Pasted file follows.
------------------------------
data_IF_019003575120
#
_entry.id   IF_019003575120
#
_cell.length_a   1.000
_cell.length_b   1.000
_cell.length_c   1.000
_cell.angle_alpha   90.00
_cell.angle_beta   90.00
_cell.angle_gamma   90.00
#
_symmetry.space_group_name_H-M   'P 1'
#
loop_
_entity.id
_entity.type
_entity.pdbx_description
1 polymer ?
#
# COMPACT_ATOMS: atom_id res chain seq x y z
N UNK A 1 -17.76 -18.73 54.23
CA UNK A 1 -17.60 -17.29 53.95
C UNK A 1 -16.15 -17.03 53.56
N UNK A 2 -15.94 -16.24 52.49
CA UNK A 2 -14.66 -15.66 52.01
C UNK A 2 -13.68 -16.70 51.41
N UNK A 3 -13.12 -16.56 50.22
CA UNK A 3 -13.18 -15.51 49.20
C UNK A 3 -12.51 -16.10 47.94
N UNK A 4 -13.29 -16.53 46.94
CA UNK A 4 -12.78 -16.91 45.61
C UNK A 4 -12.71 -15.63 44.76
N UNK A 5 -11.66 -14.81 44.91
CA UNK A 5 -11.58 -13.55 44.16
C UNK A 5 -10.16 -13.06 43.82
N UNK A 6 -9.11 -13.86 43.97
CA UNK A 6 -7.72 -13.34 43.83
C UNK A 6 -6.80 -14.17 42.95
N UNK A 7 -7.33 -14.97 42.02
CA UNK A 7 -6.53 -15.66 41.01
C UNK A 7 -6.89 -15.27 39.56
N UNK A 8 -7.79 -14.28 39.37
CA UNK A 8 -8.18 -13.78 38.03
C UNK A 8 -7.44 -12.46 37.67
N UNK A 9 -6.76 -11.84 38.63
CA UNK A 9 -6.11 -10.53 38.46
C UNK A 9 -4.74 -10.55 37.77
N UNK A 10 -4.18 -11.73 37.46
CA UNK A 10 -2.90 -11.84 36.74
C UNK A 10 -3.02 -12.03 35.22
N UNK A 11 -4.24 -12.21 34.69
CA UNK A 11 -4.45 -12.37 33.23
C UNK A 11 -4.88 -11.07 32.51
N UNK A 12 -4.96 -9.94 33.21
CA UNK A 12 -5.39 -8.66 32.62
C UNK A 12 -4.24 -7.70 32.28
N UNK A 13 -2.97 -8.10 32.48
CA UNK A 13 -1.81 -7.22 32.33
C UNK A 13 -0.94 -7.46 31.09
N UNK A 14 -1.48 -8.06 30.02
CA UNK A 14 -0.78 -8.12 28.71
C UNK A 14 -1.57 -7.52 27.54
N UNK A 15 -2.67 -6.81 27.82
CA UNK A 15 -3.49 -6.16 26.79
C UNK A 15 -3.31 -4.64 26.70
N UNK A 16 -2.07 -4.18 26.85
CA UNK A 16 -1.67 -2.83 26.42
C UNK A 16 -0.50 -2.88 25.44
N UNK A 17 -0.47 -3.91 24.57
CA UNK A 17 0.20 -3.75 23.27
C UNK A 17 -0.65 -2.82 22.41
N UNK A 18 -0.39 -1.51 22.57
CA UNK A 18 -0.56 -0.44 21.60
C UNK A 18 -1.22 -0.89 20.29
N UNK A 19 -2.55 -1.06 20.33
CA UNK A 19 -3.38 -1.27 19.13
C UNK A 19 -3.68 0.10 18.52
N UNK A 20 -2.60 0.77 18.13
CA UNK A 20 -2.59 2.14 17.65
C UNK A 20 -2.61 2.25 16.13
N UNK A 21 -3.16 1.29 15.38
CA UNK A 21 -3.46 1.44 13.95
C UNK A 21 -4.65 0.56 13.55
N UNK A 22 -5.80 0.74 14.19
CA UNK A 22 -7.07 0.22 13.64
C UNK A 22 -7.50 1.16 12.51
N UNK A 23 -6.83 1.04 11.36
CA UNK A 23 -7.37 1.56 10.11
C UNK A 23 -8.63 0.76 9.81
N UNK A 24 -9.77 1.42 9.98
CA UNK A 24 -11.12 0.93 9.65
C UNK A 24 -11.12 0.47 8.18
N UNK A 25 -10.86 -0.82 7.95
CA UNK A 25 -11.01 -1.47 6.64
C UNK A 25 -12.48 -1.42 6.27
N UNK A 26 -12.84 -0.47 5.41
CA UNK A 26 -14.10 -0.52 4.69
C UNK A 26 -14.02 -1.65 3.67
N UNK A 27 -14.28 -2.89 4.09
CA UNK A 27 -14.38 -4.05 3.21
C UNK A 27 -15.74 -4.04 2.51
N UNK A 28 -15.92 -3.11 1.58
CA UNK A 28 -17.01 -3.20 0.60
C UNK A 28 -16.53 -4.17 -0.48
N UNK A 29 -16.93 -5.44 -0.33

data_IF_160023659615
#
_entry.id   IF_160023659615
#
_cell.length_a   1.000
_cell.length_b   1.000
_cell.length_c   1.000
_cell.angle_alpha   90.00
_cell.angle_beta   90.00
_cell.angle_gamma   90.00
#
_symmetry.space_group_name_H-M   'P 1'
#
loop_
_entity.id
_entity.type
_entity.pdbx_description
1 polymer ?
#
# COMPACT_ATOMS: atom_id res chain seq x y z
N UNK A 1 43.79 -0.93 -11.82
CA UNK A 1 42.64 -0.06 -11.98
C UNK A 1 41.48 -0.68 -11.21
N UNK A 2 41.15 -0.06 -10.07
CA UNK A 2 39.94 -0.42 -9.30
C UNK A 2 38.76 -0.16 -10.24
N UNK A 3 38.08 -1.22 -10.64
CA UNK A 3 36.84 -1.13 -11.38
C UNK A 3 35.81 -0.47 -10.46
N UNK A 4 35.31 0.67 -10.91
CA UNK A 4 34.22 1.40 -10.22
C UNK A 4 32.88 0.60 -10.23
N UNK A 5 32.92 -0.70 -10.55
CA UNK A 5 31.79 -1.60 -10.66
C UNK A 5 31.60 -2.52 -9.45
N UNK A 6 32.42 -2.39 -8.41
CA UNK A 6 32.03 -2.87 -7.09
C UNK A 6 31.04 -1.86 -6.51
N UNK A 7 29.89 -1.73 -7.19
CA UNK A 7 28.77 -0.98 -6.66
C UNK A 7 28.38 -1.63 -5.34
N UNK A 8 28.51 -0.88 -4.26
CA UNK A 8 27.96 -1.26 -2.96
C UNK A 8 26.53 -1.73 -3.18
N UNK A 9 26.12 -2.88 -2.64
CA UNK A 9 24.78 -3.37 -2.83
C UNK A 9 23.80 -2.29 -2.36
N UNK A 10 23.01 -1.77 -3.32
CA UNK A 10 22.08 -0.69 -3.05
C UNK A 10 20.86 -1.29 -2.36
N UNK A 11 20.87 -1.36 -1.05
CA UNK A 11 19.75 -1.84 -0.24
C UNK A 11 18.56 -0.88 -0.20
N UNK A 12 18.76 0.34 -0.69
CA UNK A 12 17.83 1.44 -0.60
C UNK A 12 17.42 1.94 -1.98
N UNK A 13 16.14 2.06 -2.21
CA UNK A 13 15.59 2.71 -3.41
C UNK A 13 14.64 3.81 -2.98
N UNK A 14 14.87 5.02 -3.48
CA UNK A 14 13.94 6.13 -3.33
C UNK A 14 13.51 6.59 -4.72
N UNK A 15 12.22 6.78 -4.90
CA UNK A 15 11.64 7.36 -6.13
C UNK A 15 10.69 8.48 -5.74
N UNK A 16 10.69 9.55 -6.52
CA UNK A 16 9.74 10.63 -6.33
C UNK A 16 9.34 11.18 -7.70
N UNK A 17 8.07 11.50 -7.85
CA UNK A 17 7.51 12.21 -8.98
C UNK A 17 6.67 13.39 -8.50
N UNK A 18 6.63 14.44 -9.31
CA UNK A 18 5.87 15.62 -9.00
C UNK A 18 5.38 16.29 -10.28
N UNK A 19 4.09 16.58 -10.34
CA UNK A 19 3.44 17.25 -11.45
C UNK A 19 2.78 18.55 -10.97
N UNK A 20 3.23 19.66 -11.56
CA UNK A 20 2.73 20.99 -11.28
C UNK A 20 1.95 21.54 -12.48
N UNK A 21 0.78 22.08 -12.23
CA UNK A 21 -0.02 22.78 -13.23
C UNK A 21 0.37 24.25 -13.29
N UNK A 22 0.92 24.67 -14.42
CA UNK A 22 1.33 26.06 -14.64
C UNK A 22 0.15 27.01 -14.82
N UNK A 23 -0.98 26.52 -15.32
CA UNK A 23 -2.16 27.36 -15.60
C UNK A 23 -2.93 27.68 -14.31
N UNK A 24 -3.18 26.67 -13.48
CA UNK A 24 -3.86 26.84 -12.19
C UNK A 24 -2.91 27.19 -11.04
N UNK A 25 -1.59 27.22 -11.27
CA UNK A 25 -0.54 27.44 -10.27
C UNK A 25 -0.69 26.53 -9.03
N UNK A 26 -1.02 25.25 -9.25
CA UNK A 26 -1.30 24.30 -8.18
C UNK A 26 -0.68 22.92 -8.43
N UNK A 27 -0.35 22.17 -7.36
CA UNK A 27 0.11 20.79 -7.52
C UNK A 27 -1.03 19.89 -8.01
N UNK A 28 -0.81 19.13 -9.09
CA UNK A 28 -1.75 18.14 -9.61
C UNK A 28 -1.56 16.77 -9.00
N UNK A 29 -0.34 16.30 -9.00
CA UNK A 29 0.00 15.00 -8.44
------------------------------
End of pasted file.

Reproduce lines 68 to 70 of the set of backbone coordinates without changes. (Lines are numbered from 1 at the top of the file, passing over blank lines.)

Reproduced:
C UNK A 16 -0.50 -2.88 25.44
N UNK A 17 -0.47 -3.91 24.57
CA UNK A 17 0.20 -3.75 23.27